So we begin…….
The old CB900 looked in pretty good shape in the pics taken prior to starting. It’s amazing how covering up all of the demons with matt black paint can trick the eye.
The paint is peeling everywhere, engine and frame…..literally everywhere !
So looking at the inspiration pics I had a good idea of what I wanted to achieve.
See through frame and engine similar to this Café Racer Dreams creation.
Front end from this also CRD project.
Back to it’s roots with a paint job that reflects the original 1982 CB900 F2.
First task is to remove all of the bits and pieces under the tank and seat. Side covers, electricals and battery and the frame that held all of this in place. The previous owner had already removed the air box and attachments to the carbs replacing with pod filters.
Then to design and build the hidden box that will hang in the frame under the seat to hold and hide the Lithium-ion battery and all the electrical parts. Made from Galvanised steel sheeting, it took a while to get a design that would hold it all, fit under seat and give easy access to all the parts if needed.
The café racer seat that I have chosen has a larger than usual hump on the back. This adds the versatility of being able to carry a pillion comfortably if needed and gives a bit more length over the rear wheel for meeting the legal requirements.
It needs to fit and be held in position so that it will be in alignment with the frame and tank. This meant I needed to remove the rear part of the frame seat mount and replace with a mount that would hold the back of the seat a little lower. Front of the seat needed a lock in mount that would hold the seat to the frame in a position that had the front of the seat close to the tank.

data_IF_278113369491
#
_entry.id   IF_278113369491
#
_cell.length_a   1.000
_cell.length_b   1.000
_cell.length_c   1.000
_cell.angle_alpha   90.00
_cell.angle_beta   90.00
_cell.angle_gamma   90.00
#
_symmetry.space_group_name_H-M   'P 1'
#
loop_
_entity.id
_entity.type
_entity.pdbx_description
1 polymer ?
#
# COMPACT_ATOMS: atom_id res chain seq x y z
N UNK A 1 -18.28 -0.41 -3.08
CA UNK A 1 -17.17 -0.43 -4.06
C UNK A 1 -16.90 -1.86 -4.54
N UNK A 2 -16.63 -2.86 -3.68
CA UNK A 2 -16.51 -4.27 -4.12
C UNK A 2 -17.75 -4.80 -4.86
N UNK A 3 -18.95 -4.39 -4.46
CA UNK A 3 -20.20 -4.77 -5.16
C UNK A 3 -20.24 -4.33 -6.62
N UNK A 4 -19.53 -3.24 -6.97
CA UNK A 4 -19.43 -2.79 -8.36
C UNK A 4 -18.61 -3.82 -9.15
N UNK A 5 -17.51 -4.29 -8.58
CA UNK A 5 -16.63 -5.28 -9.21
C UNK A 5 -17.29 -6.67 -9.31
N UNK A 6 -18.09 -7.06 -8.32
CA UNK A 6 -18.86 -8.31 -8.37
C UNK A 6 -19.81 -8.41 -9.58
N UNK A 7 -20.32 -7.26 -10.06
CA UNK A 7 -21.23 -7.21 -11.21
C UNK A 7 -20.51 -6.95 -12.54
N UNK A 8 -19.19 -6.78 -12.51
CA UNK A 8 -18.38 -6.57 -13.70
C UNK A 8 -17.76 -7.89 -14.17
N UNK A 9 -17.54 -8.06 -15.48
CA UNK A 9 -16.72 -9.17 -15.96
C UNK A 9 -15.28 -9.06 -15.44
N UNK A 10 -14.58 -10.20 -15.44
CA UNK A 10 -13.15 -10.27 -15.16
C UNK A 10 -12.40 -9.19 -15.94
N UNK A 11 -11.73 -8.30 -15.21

Now it’s tome to take off all the front end
- Indicators (1)
- Headlight (1)
- Speedo and Tacho (1)
- Switches and controls (2)
- Handlebars (1)
- Front wheel (2) and fender (3)
- Forks (2)
- Headers and Exhaust (2)
Most parts are being replaced with new parts (1), some are being stripped back and painted (2) some modified to look a bit more modern (3).
One little issue that stalled the process was the valve stem for the air adjustable front forks. To remove the handlebars the valve end also needed removal. But this one had other ideas. WD40 didn’t help, neither did heat. In the end I decided to remove the whole fork cap and deal with the suspension springs. Something that I was wanting to avoid but, it turned out that it was what I should have done, right from the start.
Once painted it was time to put it all back on. When putting on the forks it was time to also fit the fork boots, new headlight mounts and clip on bars. The fender is being re-modelled and painted and will go back on a little later.
With the front end back on, it’s time to attack the engine and rear of the bike. Look out for information about this in Part 3.